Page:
Bowdoin Reads

Dan Robinson, Assistant Director of Annual Giving/Young Alumni is reading...

The Emperor of All Maladies
by Siddhartha Mukherjee

Let me start by saying that I’m a hopeless addict to trashy fantasy and sci-fi novels. After finishing a particularly long and embarrassingly bad series I decided that it was time to push the boundaries of my comfort zone, so I committed to reading 10 non-fiction books before returning to my usual rubbish. To start, I decided to take the “fiction” out of “science fiction” and chose to read The Emperor of All Maladies by Siddhartha Mukherjee. The author describes the book as both a history and a biography of cancer. Over the course of the book, he walks the reader through 4,000 years of our struggle with this disease scientifically, culturally, and politically. As a lay person, I was pleased that the book was written in terms I could understand without having to break out my old Biology textbooks. As a former resident of Boston, I enjoyed how much of the story took place in places I used to walk by every day. And as a cancer survivor, I was intrigued to think about my own treatment and how it was shaped by factors both medical and not. At the end of the book, the reader is left with an appreciation of how far we have come from 2500 BC when the first documented cancer diagnosis is made in ancient Egypt to today’s targeted therapies informed by genetic testing. At the same time, the reader is left with a more daunting sense of what an insidiously complicated— and almost sentient—disease cancer is, how far we have to go before we can declare “victory”, and what that “victory” might one day look like. Overall, I’d highly recommend The Emperor of All Maladies. Just make sure you have something fun to read or watch to lighten the mood afterward.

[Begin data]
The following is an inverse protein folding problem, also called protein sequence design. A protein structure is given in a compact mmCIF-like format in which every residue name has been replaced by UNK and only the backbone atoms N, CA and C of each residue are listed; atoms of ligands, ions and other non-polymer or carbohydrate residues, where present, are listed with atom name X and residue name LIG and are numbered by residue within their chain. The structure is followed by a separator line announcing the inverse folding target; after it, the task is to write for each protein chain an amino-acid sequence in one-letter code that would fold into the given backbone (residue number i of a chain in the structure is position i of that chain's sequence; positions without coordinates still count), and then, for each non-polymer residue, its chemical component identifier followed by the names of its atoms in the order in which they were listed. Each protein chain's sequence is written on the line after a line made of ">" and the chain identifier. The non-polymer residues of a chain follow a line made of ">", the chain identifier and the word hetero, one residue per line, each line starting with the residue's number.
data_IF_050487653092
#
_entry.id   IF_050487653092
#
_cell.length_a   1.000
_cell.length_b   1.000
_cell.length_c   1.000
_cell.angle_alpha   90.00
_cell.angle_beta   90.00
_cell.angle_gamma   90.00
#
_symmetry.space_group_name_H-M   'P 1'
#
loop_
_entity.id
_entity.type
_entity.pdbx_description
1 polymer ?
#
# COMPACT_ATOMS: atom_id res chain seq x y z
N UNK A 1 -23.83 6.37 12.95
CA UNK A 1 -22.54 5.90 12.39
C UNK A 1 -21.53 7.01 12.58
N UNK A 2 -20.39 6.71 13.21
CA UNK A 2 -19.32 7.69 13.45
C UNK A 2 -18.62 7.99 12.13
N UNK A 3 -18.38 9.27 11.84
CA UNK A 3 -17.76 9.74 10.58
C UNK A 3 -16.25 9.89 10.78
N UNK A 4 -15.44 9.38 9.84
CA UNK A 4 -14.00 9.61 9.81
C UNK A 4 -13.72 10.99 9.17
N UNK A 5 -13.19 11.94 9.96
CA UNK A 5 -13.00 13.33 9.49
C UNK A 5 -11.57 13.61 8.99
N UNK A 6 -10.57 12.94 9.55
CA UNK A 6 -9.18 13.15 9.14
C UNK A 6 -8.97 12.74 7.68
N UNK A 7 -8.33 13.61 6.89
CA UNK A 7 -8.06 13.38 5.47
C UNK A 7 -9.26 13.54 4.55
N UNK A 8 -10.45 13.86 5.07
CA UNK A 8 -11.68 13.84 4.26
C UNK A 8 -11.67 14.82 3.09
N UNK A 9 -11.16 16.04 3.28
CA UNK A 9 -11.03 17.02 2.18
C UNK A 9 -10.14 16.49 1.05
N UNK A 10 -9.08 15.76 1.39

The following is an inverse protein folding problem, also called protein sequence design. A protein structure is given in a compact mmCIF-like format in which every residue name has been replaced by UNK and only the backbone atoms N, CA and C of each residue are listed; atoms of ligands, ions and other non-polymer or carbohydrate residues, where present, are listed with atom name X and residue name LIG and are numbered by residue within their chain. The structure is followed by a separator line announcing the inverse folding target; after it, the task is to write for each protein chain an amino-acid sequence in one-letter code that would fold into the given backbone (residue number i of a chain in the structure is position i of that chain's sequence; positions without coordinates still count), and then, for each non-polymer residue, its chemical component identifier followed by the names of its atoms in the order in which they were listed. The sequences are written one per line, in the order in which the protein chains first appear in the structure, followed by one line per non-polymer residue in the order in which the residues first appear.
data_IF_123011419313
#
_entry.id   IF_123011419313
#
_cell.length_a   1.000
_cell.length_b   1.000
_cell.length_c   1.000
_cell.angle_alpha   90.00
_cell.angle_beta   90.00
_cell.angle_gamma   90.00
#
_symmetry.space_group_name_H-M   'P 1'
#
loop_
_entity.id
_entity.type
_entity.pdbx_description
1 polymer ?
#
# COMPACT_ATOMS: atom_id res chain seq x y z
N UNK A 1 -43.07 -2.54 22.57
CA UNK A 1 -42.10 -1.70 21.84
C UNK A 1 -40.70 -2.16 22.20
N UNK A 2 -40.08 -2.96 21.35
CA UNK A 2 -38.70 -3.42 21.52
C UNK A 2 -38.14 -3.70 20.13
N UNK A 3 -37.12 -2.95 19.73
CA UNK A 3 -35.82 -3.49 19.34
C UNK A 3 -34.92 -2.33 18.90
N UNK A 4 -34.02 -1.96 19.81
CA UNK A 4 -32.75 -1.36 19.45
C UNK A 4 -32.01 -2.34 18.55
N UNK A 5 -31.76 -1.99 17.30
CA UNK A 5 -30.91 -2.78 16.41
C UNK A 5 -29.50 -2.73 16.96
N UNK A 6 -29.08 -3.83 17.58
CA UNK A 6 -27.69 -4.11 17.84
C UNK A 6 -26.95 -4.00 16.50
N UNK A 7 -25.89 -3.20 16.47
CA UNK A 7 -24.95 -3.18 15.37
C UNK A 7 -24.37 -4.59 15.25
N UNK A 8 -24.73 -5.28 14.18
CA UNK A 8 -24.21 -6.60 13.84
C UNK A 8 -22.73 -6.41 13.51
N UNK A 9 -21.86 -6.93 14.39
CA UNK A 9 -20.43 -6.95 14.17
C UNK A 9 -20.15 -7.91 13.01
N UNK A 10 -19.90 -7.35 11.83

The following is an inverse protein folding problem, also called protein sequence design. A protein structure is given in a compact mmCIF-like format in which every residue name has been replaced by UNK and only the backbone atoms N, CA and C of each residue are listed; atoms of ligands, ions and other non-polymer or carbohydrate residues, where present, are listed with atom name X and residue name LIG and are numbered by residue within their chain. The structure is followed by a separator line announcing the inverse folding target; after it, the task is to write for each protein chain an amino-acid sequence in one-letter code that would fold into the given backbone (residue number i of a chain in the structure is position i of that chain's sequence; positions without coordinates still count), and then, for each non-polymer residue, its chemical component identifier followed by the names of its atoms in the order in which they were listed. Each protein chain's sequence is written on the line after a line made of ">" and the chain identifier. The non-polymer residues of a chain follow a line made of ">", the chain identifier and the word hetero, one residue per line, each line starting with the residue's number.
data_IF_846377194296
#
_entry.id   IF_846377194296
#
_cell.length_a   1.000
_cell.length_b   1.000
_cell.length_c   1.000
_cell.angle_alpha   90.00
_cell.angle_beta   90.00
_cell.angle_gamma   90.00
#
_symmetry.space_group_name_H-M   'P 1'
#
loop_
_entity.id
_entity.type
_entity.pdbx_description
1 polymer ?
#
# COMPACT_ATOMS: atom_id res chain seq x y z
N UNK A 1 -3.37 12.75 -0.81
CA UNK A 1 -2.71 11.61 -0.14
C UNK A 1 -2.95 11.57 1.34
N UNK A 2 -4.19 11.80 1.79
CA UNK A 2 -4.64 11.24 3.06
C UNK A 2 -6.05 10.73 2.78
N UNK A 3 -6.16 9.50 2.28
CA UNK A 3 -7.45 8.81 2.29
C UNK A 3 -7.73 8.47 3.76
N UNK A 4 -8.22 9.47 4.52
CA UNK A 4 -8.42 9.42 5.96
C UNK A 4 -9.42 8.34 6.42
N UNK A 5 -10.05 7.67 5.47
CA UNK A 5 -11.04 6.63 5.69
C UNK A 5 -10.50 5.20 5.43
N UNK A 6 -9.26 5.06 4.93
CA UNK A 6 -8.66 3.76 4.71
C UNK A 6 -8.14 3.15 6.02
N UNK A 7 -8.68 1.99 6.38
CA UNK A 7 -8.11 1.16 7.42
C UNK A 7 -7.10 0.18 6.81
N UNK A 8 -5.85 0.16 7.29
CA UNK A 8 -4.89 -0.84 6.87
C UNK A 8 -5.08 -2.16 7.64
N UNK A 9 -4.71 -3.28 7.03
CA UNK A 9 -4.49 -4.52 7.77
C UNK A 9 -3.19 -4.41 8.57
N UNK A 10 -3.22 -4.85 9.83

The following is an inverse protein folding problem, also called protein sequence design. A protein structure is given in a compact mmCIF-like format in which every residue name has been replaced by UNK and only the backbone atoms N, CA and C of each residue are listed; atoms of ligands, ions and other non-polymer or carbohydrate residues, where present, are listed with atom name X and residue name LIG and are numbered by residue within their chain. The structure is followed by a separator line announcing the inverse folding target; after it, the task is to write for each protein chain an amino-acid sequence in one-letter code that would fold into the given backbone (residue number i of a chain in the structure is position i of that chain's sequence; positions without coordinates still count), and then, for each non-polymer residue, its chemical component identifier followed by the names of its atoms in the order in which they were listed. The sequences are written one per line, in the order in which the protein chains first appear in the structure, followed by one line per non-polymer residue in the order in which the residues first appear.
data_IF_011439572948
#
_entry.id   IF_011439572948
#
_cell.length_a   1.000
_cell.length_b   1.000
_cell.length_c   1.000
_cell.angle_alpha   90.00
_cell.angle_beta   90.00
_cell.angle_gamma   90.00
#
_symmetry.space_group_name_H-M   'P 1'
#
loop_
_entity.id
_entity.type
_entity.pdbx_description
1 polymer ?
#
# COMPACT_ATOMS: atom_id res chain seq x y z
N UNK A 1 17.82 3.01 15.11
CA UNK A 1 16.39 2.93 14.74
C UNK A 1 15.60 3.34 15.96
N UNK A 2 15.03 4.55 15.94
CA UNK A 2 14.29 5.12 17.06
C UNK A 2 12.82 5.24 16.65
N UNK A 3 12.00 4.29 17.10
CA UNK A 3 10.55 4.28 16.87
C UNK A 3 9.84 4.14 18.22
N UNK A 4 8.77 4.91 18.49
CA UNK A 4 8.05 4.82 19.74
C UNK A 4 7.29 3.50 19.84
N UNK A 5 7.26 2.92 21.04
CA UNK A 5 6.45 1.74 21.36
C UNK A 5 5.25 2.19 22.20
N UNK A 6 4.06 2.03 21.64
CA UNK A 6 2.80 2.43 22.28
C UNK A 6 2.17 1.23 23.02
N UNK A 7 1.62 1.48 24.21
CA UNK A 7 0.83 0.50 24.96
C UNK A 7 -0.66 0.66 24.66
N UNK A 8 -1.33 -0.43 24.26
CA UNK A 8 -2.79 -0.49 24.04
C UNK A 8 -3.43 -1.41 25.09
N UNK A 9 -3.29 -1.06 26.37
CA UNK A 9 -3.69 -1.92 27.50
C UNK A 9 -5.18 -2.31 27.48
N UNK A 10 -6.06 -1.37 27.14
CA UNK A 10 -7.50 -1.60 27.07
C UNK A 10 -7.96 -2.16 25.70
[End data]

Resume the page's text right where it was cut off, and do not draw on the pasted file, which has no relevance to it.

Be the first to comment | Find in library